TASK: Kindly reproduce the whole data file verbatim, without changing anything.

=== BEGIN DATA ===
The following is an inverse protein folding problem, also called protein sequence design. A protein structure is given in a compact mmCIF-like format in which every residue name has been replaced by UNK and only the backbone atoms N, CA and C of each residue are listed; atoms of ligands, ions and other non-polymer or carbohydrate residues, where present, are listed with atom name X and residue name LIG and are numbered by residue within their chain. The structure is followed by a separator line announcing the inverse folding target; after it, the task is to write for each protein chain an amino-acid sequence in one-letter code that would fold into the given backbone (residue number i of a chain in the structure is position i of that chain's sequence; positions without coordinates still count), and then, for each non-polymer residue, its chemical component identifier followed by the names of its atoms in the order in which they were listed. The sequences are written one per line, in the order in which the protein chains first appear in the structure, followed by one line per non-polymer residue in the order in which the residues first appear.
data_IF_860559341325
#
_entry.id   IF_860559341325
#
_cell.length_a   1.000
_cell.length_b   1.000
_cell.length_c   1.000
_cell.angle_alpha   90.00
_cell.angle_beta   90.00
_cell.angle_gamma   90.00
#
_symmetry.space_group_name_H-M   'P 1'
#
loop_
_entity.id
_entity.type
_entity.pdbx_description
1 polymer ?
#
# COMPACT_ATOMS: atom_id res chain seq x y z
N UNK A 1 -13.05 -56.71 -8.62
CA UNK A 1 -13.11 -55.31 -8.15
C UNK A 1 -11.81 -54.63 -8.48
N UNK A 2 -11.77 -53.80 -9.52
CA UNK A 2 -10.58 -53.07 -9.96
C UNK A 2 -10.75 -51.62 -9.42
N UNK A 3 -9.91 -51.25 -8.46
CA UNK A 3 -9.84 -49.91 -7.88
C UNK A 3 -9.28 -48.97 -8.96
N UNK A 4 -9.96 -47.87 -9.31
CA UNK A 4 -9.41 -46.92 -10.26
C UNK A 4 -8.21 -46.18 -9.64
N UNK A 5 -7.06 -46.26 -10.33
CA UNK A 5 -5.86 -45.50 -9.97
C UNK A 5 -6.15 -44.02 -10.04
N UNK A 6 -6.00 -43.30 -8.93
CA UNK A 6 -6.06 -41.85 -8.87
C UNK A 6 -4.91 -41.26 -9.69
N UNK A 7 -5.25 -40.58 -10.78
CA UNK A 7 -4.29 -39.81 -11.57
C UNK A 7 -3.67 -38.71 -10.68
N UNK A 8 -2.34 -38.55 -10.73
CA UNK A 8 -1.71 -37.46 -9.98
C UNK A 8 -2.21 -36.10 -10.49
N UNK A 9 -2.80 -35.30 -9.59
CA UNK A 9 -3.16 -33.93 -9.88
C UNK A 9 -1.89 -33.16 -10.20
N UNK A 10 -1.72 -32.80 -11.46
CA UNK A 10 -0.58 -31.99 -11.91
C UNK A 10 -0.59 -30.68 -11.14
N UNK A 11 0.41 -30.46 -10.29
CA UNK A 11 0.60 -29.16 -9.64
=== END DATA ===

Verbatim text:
The following is an inverse protein folding problem, also called protein sequence design. A protein structure is given in a compact mmCIF-like format in which every residue name has been replaced by UNK and only the backbone atoms N, CA and C of each residue are listed; atoms of ligands, ions and other non-polymer or carbohydrate residues, where present, are listed with atom name X and residue name LIG and are numbered by residue within their chain. The structure is followed by a separator line announcing the inverse folding target; after it, the task is to write for each protein chain an amino-acid sequence in one-letter code that would fold into the given backbone (residue number i of a chain in the structure is position i of that chain's sequence; positions without coordinates still count), and then, for each non-polymer residue, its chemical component identifier followed by the names of its atoms in the order in which they were listed. The sequences are written one per line, in the order in which the protein chains first appear in the structure, followed by one line per non-polymer residue in the order in which the residues first appear.
data_IF_860559341325
#
_entry.id   IF_860559341325
#
_cell.length_a   1.000
_cell.length_b   1.000
_cell.length_c   1.000
_cell.angle_alpha   90.00
_cell.angle_beta   90.00
_cell.angle_gamma   90.00
#
_symmetry.space_group_name_H-M   'P 1'
#
loop_
_entity.id
_entity.type
_entity.pdbx_description
1 polymer ?
#
# COMPACT_ATOMS: atom_id res chain seq x y z
N UNK A 1 -13.05 -56.71 -8.62
CA UNK A 1 -13.11 -55.31 -8.15
C UNK A 1 -11.81 -54.63 -8.48
N UNK A 2 -11.77 -53.80 -9.52
CA UNK A 2 -10.58 -53.07 -9.96
C UNK A 2 -10.75 -51.62 -9.42
N UNK A 3 -9.91 -51.25 -8.46
CA UNK A 3 -9.84 -49.91 -7.88
C UNK A 3 -9.28 -48.97 -8.96
N UNK A 4 -9.96 -47.87 -9.31
CA UNK A 4 -9.41 -46.92 -10.26
C UNK A 4 -8.21 -46.18 -9.64
N UNK A 5 -7.06 -46.26 -10.33
CA UNK A 5 -5.86 -45.50 -9.97
C UNK A 5 -6.15 -44.02 -10.04
N UNK A 6 -6.00 -43.30 -8.93
CA UNK A 6 -6.06 -41.85 -8.87
C UNK A 6 -4.91 -41.26 -9.69
N UNK A 7 -5.25 -40.58 -10.78
CA UNK A 7 -4.29 -39.81 -11.57
C UNK A 7 -3.67 -38.71 -10.68
N UNK A 8 -2.34 -38.55 -10.73
CA UNK A 8 -1.71 -37.46 -9.98
C UNK A 8 -2.21 -36.10 -10.49
N UNK A 9 -2.80 -35.30 -9.59
CA UNK A 9 -3.16 -33.93 -9.88
C UNK A 9 -1.89 -33.16 -10.20
N UNK A 10 -1.72 -32.80 -11.46
CA UNK A 10 -0.58 -31.99 -11.91
C UNK A 10 -0.59 -30.68 -11.14
N UNK A 11 0.41 -30.46 -10.29
CA UNK A 11 0.60 -29.16 -9.64